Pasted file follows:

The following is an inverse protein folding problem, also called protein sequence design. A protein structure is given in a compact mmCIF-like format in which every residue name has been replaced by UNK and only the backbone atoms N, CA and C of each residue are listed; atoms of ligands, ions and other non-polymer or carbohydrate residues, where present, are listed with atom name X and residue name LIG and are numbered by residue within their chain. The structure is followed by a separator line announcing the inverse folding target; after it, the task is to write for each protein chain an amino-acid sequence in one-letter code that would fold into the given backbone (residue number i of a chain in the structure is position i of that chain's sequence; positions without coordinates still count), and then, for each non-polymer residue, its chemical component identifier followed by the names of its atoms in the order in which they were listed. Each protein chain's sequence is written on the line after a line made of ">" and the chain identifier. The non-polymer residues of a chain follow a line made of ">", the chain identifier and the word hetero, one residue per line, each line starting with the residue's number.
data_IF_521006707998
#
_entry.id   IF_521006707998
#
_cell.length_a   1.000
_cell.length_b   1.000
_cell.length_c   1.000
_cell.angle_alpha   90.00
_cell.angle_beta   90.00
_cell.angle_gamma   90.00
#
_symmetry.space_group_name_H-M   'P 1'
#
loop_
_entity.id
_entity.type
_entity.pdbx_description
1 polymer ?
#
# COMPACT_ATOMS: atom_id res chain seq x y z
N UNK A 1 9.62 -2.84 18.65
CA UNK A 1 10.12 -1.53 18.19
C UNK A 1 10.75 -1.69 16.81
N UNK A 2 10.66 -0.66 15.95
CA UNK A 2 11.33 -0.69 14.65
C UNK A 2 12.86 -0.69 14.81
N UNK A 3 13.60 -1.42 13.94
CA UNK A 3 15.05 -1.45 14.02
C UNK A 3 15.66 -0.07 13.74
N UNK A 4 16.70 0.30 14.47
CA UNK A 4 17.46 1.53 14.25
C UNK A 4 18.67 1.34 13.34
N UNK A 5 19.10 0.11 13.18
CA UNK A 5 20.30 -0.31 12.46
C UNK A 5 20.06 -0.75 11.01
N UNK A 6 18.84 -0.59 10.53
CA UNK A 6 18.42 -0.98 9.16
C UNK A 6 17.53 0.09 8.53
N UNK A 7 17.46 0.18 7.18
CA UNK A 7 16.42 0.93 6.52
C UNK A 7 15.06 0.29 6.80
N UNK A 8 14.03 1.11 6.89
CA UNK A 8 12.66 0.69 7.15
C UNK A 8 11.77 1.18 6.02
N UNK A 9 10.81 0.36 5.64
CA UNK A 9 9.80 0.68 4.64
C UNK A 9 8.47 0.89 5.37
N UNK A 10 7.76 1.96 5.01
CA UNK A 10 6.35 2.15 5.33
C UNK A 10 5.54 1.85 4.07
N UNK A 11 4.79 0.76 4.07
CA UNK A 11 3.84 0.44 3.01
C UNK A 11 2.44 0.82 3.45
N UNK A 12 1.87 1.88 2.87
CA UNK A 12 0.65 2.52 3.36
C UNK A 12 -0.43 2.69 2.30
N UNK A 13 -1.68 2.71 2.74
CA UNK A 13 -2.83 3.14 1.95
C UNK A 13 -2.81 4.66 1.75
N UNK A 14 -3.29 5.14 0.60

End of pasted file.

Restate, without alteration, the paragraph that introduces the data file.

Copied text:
The following is an inverse protein folding problem, also called protein sequence design. A protein structure is given in a compact mmCIF-like format in which every residue name has been replaced by UNK and only the backbone atoms N, CA and C of each residue are listed; atoms of ligands, ions and other non-polymer or carbohydrate residues, where present, are listed with atom name X and residue name LIG and are numbered by residue within their chain. The structure is followed by a separator line announcing the inverse folding target; after it, the task is to write for each protein chain an amino-acid sequence in one-letter code that would fold into the given backbone (residue number i of a chain in the structure is position i of that chain's sequence; positions without coordinates still count), and then, for each non-polymer residue, its chemical component identifier followed by the names of its atoms in the order in which they were listed. Each protein chain's sequence is written on the line after a line made of ">" and the chain identifier. The non-polymer residues of a chain follow a line made of ">", the chain identifier and the word hetero, one residue per line, each line starting with the residue's number.